Oral piercing - is it really worth it?
A pierced lip or tongue may look cool, but it can be dangerous.
If you're thinking about getting a piercing, or if you already have one or more, here are some health risks you should know about. In particular, piercing the tongue, lips, cheeks, or the uvula (the tiny tissue that hangs at the back of the throat), is not as safe as you may think. That's because the mouth's moist environment is home to huge amounts of bacteria, creating an ideal place for infection to start. That's only one of many problems piercing can cause.
The metal may cause an allergic reaction
Swelling commonly occurs after oral piercing. There have been some reports of swelling after tongue piercing that has been serious enough to block the airway.
When you think about it, this really should come as no surprise.
The mouth and nasal passages are a veritable incubator of nasty disease-causing bacteria. We all suffer sore throats, respiratory and nasal infections as a result, some of them quite serious. The surprising thing is how resistant our vulnerable tongue is to infection - unless you poke a hole through it. The tongue is shielded with a thick, tough outer layer of skin and it is bathed continually with saliva containing antimicrobial proteins. In contrast to earlobes, the tongue is richly supplied with blood, which provides an invading germ ready access to the blood stream, to spread infection throughout the body. The veins that drain the tongue connect directly to the internal jugular vein, which is a direct route into the brain.
Damage to your tongue’s blood vessels can cause serious blood loss.
Bloodborne Disease Transmission
Oral piercing has been identified as a possible factor in transmission of hepatitis B, C, D and G.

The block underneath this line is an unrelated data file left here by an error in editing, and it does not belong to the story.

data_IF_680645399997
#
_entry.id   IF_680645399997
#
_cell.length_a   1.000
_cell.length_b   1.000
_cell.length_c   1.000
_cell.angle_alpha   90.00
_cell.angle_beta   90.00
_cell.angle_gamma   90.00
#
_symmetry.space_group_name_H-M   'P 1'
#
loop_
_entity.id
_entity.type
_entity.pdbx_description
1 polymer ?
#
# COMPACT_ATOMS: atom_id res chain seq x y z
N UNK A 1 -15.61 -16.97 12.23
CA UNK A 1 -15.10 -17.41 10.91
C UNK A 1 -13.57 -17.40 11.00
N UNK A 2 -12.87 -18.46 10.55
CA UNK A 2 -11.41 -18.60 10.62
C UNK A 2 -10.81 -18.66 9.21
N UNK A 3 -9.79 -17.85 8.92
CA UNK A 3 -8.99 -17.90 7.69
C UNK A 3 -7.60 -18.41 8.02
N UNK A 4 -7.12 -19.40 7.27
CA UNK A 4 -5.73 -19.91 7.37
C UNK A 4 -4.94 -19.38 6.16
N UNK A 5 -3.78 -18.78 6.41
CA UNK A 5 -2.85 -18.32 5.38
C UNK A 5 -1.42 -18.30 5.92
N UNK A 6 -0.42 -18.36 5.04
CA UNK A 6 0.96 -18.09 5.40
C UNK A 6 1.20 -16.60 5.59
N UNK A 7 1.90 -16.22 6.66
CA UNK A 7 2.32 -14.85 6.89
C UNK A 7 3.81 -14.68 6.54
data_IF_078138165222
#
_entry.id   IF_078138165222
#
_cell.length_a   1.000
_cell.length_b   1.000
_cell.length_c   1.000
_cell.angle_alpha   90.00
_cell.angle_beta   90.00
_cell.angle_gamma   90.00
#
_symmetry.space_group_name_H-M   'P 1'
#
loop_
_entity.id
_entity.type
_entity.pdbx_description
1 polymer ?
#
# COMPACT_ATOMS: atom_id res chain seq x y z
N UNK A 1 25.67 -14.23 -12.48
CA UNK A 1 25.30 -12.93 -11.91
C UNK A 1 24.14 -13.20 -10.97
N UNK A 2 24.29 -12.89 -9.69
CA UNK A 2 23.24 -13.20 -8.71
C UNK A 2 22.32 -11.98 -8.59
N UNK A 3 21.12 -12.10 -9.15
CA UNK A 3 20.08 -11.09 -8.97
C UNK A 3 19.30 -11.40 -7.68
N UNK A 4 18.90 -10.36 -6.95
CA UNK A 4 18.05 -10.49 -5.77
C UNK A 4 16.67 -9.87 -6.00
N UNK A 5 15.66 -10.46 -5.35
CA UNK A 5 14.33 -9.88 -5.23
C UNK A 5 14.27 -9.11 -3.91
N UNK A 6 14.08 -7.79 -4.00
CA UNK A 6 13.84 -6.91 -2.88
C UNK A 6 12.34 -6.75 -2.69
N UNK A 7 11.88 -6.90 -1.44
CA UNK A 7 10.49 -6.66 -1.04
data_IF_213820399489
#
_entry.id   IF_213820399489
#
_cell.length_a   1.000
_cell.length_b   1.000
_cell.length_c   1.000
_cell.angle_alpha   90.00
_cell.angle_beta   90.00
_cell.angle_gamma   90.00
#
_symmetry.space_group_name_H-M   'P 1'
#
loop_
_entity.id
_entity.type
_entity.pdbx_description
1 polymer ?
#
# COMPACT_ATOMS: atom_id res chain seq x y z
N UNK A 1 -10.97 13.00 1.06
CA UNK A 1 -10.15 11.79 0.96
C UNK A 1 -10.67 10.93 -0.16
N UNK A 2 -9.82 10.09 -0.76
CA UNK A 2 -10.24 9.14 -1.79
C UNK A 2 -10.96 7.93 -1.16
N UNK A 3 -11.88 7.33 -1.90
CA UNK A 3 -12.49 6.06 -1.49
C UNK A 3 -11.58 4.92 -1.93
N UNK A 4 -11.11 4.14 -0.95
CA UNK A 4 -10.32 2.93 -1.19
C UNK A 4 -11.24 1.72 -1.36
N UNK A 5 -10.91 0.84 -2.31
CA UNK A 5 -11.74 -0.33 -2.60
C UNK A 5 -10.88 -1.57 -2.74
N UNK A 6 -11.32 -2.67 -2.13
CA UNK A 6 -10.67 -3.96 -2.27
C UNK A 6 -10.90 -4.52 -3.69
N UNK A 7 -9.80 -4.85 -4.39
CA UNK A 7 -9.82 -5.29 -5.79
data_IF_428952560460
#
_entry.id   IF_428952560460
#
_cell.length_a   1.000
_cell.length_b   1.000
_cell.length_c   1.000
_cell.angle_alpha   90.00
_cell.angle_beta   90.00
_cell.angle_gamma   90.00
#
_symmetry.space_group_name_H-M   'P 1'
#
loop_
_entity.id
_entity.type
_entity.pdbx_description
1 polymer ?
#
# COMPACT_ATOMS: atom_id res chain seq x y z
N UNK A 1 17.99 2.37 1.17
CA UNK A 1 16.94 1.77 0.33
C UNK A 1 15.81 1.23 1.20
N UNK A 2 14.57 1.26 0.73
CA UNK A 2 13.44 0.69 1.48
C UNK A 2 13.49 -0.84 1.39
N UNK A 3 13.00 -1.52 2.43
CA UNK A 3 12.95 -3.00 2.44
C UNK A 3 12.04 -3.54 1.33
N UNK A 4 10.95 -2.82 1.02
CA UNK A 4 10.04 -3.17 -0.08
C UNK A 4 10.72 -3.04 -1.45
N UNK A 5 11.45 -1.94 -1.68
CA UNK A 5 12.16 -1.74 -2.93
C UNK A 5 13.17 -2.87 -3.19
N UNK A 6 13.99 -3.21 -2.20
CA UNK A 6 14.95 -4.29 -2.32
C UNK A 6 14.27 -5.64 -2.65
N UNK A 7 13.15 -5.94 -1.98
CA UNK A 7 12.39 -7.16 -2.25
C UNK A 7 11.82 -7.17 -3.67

Damage to teeth and gums
Lip and tongue piercings rub against the gums and teeth. Over time this can cause the gums to pull away from the teeth, leaving the root exposed. This can be very sensitive.
Some people also develop a habit of biting the barbells, or playing with the balls in their mouths, which can injury the gums and lead to cracked, scratched or sensitive teeth. This damage may result in the need for dental treatment, such as crowns, fillings or root canals.
Heart and brain problems
Oral piercing carries a potential risk of endocarditis, and inflammation of the heart valves or tissues. Bacteria can enter the bloodstream through the piercing site in the mouth and travel to the heart, where they can multiply. These harmful effects can happen during the piercing, soon after, or even long after the procedure.
Deaths have been recorded in previously healthy young people following oral piercings. Bacteria can pass through the bloodstream and cause a potentially fatal infection in the brain.
Drooling and difficulty speaking and eating
Mouth jewellery can cause excessive saliva production. It can also affect your ability to pronounce words clearly. Hoops, rings, studs and barbells can also get in the way of your ability to talk and eat.
If this happens, you may experience temporary or permanent damage. The injured nerve might make your tongue feel numb. Other injuries could change your sense of taste or how you move your mouth.
Since the tongue repeatedly rubs against the same areas, people with tongue piercings may develop mouth ulcers from constant irritation. These ulcers can result in oral cancer. Precancerous ulcers can only be detected during an oral cancer screening by the dentist.
Accidentally swallowed or inhaled jewellery
This can cause injury and may require surgery to remove.
Avoiding the Risks
If you still want to have your tongue pierced, we strongly encourage you to reconsider. However, if these statistics and risks haven't changed your mind, follow a few precautionary guidelines to protect your oral and overall health:
- Choose a reputable piercing studio. Ask about sterilisation procedures, and make sure you're comfortable with the level of infection control the studio practices
- Ask your piercer about after care, and follow cleaning instructions to the letter. Rinse with mouthwash multiple times daily, and brush your teeth and tongue jewellery to remove plaque
- Purchase a starter barbell made from surgical stainless steel to prevent an allergic reaction. Jewellery with plastic balls are gentler on teeth and oral tissues
- Once your tongue is pierced, we recommend that you don't touch the piercing since this can cause infection from bacteria on your fingers. If you see any sign of infection, see your dentist immediately
- People with pierced tongues should practice a stellar oral hygiene regimen
- Always remove the jewellery when eating or sleeping to avoid damaging teeth and oral tissues
- Piercing parlours sell plastic plugs to retain the piercing when jewellery is not worn
- Most importantly, people with pierced tongues should see a dentist regularly to make sure tongue and teeth stay healthy